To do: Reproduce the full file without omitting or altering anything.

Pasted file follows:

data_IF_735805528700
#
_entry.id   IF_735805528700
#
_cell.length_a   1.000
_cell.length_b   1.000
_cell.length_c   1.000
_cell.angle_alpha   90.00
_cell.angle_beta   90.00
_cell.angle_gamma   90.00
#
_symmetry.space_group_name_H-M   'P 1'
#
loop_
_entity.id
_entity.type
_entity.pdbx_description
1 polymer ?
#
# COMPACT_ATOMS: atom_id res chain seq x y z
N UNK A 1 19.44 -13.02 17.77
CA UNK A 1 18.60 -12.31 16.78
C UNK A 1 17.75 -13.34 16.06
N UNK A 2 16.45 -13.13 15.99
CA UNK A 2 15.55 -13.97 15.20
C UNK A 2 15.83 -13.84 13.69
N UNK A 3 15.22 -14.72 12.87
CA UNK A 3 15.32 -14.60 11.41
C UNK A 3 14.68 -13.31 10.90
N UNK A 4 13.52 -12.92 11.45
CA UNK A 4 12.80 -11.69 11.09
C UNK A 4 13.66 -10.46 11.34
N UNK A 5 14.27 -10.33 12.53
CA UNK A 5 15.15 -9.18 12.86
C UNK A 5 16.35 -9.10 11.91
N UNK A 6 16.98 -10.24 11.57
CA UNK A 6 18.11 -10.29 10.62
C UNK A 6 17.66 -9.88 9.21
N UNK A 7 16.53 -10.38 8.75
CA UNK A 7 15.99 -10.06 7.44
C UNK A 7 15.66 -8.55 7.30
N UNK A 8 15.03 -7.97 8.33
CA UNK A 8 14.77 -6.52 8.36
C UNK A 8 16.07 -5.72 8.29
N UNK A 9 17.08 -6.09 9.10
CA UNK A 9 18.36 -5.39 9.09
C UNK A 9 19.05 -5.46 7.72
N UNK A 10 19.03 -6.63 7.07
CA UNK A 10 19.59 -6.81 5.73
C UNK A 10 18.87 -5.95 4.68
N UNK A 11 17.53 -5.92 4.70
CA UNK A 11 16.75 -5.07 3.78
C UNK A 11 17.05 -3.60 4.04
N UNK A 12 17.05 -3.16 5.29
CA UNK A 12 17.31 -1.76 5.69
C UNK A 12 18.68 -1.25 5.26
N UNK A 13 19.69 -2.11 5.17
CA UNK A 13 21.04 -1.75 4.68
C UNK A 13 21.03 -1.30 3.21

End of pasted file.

data_IF_735805528700
#
_entry.id   IF_735805528700
#
_cell.length_a   1.000
_cell.length_b   1.000
_cell.length_c   1.000
_cell.angle_alpha   90.00
_cell.angle_beta   90.00
_cell.angle_gamma   90.00
#
_symmetry.space_group_name_H-M   'P 1'
#
loop_
_entity.id
_entity.type
_entity.pdbx_description
1 polymer ?
#
# COMPACT_ATOMS: atom_id res chain seq x y z
N UNK A 1 19.44 -13.02 17.77
CA UNK A 1 18.60 -12.31 16.78
C UNK A 1 17.75 -13.34 16.06
N UNK A 2 16.45 -13.13 15.99
CA UNK A 2 15.55 -13.97 15.20
C UNK A 2 15.83 -13.84 13.69
N UNK A 3 15.22 -14.72 12.87
CA UNK A 3 15.32 -14.60 11.41
C UNK A 3 14.68 -13.31 10.90
N UNK A 4 13.52 -12.92 11.45
CA UNK A 4 12.80 -11.69 11.09
C UNK A 4 13.66 -10.46 11.34
N UNK A 5 14.27 -10.33 12.53
CA UNK A 5 15.15 -9.18 12.86
C UNK A 5 16.35 -9.10 11.91
N UNK A 6 16.98 -10.24 11.57
CA UNK A 6 18.11 -10.29 10.62
C UNK A 6 17.66 -9.88 9.21
N UNK A 7 16.53 -10.38 8.75
CA UNK A 7 15.99 -10.06 7.44
C UNK A 7 15.66 -8.55 7.30
N UNK A 8 15.03 -7.97 8.33
CA UNK A 8 14.77 -6.52 8.36
C UNK A 8 16.07 -5.72 8.29
N UNK A 9 17.08 -6.09 9.10
CA UNK A 9 18.36 -5.39 9.09
C UNK A 9 19.05 -5.46 7.72
N UNK A 10 19.03 -6.63 7.07
CA UNK A 10 19.59 -6.81 5.73
C UNK A 10 18.87 -5.95 4.68
N UNK A 11 17.53 -5.92 4.70
CA UNK A 11 16.75 -5.07 3.78
C UNK A 11 17.05 -3.60 4.04
N UNK A 12 17.05 -3.16 5.29
CA UNK A 12 17.31 -1.76 5.69
C UNK A 12 18.68 -1.25 5.26
N UNK A 13 19.69 -2.11 5.17
CA UNK A 13 21.04 -1.75 4.68
C UNK A 13 21.03 -1.30 3.21